Fiona Apple is fetching the bolt cutters and using them to try and open the (virtual) courtroom doors. In partnership with Courtwatch PG, the 44-year-old singer-songwriter sent a video message Thursday (March 17) asking citizens to help ensure that courts in Maryland stay virtually accessible to the public.
“Hello! I’ve come here today to tell you about my new makeup line — yeah, I’m f–king kidding,” she said at the beginning of the video, which was posted to Court Watch PG’s Instagram. “About a year ago, I made a video saying ‘F–k the Grammys, we don’t care about the transparency there. What really matters is transparency in actual courtrooms.’ That still matters,” she added.
Apple went on to explain that the organization has completed legislation demanding the continuation of remote accessibility to courtrooms in Maryland, which would allow activists and the general public alike to continue monitoring court hearings for any signs of injustice in the judicial system. The next step, she said, is getting the legislation onto the floor for a vote, which requires the support of Maryland state senator/Judicial Proceedings Committee chairman William Smith Jr. and House of Delegates member/Judiciary Committee chairman Luke Clippinger.
“A–holes, scroll on through,” Apple said, before giving instructions on how to call Smith and Clippinger to voice support for the bill’s advancement. “Caring people, I am talking to you. You just make two phone calls. I’ve done it already and I have phone phobia. So if I can do it, you can do it.”
Founded by formerly incarcerated Black women, Courtwatch PG’s volunteers observe bail hearings in Prince George’s County District Court to document proceedings and hold judicial actors accountable for court injustice — specifically when it comes to Black and brown defendants. Apple has been a member for a little over a year and publicly ditched last year’s Grammys — despite winning two awards for her Billboard 200 No. 4 album Fetch The Boltcutters — to ask her fans to sign a Courtwatch PG courtroom virtual access petition.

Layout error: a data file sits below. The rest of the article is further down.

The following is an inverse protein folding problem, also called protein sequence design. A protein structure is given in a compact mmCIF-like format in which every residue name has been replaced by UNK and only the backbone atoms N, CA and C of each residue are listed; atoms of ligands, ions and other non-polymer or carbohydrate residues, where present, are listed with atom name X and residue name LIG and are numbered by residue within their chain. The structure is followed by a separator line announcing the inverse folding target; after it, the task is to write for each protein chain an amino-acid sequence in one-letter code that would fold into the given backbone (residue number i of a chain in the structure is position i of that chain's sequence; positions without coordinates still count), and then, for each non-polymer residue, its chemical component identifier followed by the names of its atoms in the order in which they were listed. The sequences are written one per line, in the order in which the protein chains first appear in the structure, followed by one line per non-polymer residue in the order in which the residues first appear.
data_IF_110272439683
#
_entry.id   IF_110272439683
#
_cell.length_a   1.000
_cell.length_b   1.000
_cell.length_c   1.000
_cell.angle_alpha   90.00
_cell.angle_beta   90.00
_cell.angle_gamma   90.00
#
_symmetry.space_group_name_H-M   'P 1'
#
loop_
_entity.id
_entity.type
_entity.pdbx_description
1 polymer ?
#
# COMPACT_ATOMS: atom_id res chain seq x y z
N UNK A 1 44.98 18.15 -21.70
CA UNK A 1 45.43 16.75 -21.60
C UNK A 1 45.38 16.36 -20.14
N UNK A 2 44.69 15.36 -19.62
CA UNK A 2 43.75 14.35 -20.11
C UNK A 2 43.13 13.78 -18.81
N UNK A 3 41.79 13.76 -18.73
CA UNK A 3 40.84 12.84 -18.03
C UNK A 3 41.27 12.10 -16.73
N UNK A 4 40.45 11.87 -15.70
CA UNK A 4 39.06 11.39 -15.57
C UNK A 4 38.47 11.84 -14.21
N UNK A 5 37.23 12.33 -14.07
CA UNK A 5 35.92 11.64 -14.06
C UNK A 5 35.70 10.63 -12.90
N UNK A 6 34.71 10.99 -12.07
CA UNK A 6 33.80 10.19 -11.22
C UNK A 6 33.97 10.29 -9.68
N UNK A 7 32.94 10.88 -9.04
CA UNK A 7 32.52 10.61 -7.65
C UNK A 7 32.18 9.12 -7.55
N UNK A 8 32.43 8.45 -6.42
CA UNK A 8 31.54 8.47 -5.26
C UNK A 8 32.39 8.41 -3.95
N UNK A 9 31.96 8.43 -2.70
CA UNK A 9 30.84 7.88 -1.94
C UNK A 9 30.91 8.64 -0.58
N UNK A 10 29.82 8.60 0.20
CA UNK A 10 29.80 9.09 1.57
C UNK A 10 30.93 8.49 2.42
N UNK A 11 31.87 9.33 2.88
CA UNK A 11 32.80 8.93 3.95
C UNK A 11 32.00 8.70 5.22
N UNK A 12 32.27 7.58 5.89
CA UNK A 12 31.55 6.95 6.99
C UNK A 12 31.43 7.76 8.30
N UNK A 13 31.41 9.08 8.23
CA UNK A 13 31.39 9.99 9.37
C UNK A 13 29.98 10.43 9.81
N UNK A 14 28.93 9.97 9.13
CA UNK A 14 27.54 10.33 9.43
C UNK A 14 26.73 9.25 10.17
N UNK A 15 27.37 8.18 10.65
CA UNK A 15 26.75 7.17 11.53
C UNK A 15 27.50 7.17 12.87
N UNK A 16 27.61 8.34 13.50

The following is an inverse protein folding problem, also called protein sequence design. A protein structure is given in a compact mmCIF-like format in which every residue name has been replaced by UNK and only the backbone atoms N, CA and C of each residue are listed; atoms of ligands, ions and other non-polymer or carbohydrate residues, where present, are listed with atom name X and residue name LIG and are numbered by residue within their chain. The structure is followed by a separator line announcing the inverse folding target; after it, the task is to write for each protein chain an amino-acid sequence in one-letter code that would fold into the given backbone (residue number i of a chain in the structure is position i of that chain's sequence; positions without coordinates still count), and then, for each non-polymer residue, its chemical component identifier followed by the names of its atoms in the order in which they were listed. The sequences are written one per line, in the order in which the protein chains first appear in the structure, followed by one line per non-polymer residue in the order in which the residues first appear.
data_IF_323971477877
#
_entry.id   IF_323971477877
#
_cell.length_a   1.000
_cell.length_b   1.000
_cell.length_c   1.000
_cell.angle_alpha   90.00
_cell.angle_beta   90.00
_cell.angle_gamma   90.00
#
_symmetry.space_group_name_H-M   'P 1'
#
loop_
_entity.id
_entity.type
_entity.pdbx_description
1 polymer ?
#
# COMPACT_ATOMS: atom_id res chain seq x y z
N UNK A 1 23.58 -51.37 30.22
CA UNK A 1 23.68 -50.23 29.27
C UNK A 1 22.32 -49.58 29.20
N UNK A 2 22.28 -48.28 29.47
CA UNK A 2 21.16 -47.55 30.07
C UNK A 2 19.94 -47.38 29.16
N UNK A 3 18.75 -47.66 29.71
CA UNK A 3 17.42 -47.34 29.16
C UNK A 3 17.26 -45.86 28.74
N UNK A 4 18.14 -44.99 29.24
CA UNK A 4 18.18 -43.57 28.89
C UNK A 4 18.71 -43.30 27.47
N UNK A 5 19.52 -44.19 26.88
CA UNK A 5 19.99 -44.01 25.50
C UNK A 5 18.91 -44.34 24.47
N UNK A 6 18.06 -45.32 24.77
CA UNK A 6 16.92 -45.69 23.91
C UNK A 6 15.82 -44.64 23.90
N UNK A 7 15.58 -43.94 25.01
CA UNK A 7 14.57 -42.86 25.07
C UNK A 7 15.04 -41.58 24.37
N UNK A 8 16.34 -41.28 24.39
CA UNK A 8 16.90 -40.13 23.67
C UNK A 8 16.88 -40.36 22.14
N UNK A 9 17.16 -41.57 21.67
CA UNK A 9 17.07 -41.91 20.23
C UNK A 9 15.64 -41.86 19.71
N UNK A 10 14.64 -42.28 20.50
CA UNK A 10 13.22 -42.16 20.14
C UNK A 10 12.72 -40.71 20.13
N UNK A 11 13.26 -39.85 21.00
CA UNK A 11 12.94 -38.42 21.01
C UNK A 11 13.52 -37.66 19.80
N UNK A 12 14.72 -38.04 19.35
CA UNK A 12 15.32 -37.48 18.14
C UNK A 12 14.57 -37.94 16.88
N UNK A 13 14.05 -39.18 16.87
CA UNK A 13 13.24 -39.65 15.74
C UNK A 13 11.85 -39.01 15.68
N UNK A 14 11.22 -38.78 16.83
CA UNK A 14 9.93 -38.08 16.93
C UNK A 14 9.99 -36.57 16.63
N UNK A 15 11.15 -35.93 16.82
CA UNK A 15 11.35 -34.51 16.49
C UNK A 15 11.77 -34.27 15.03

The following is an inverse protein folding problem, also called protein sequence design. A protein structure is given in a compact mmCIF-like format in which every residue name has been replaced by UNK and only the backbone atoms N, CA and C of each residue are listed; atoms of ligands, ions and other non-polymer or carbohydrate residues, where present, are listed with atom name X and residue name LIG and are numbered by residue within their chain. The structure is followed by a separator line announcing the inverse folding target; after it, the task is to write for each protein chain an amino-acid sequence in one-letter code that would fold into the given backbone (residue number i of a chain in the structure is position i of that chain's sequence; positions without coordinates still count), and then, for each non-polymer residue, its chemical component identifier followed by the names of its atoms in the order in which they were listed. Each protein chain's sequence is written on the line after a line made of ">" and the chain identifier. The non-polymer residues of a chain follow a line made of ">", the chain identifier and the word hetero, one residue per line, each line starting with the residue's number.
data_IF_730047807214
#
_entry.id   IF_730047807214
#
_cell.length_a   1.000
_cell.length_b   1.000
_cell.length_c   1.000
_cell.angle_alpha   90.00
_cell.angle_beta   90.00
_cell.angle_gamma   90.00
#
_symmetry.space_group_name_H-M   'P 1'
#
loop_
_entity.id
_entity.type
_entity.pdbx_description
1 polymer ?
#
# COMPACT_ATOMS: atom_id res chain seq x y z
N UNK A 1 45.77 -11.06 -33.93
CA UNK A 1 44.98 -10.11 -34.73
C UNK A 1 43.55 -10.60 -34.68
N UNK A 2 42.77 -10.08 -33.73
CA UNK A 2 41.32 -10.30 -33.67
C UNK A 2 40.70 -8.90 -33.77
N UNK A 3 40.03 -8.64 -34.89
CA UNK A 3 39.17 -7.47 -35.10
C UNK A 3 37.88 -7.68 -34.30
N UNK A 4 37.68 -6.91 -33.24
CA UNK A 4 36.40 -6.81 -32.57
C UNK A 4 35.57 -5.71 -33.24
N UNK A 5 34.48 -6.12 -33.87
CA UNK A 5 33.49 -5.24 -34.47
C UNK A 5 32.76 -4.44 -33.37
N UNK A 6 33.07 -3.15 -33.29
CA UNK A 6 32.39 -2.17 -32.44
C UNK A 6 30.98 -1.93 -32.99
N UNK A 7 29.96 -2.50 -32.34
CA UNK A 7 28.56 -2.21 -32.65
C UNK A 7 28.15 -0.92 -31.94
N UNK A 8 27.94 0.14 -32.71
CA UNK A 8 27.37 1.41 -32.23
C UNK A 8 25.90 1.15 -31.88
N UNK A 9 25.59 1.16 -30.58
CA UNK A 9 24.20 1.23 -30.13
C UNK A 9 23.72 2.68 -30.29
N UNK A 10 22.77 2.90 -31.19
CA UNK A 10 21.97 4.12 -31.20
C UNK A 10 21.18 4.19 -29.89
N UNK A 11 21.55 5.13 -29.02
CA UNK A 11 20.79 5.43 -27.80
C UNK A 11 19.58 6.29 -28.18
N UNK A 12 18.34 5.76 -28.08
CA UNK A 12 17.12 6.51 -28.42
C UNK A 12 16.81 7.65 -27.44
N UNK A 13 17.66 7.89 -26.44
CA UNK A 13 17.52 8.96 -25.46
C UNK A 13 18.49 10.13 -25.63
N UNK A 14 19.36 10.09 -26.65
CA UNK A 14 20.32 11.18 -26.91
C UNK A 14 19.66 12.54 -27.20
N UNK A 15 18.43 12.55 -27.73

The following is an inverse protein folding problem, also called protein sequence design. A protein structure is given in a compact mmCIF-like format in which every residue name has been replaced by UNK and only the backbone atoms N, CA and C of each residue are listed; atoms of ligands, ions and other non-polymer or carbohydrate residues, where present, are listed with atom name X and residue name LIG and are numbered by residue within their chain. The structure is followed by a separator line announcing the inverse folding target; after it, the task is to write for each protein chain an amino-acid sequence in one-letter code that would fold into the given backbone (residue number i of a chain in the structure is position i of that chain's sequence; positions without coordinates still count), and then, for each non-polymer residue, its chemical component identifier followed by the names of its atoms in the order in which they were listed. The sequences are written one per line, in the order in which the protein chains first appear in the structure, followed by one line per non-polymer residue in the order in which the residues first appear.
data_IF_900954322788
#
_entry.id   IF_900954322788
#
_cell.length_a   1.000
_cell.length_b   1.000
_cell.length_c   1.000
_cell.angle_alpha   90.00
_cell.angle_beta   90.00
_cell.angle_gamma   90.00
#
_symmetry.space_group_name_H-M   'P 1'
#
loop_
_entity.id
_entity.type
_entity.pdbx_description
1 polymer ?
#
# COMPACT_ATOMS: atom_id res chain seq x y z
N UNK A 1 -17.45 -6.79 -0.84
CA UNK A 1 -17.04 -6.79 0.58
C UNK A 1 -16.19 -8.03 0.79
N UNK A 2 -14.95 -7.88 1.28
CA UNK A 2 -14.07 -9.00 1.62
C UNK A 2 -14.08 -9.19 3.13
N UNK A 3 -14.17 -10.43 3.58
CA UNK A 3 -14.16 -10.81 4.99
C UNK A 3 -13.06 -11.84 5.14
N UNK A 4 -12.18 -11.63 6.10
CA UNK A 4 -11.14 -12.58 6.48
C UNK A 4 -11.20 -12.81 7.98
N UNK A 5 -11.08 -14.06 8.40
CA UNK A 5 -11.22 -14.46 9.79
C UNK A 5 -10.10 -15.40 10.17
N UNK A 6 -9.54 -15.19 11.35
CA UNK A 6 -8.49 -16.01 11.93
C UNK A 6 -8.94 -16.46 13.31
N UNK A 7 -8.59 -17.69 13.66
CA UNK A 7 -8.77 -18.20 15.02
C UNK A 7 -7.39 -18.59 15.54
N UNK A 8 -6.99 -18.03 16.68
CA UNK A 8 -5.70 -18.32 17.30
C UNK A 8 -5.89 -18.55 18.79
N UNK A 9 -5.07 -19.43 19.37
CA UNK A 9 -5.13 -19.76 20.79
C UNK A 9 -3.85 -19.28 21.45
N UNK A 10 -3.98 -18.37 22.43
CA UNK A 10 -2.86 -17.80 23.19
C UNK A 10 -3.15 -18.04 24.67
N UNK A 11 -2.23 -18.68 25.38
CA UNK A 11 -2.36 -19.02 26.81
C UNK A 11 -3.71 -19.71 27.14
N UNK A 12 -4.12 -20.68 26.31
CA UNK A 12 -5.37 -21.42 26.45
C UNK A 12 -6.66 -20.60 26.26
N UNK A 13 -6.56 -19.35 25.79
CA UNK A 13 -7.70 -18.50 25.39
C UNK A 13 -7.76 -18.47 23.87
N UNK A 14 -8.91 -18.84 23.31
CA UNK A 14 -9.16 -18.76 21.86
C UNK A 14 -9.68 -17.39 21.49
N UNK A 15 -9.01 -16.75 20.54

“She’s one of the most committed court watchers in PG County, Maryland,” wrote civil rights attorney Scott Hechinger about Apple on Twitter. “Even though she doesn’t live there, cares deeply. Learned language of court. Takes notes. Bears witness. Holds bad actors accountable.”
The New York-bred “Criminal” singer’s activism extends from the east coast to the west. In February, she sent a video message voicing support for a movement in Oregon to end a Ku Klux Klan-lobbied law prohibiting Black defendants from having a fair trial.
“They’re trying to shut us out, and you’ve gotta question it,” Apple said of closed courts in last year’s pre-Grammys video. “Like, why are you trying to shut us out? What don’t you want us to see?”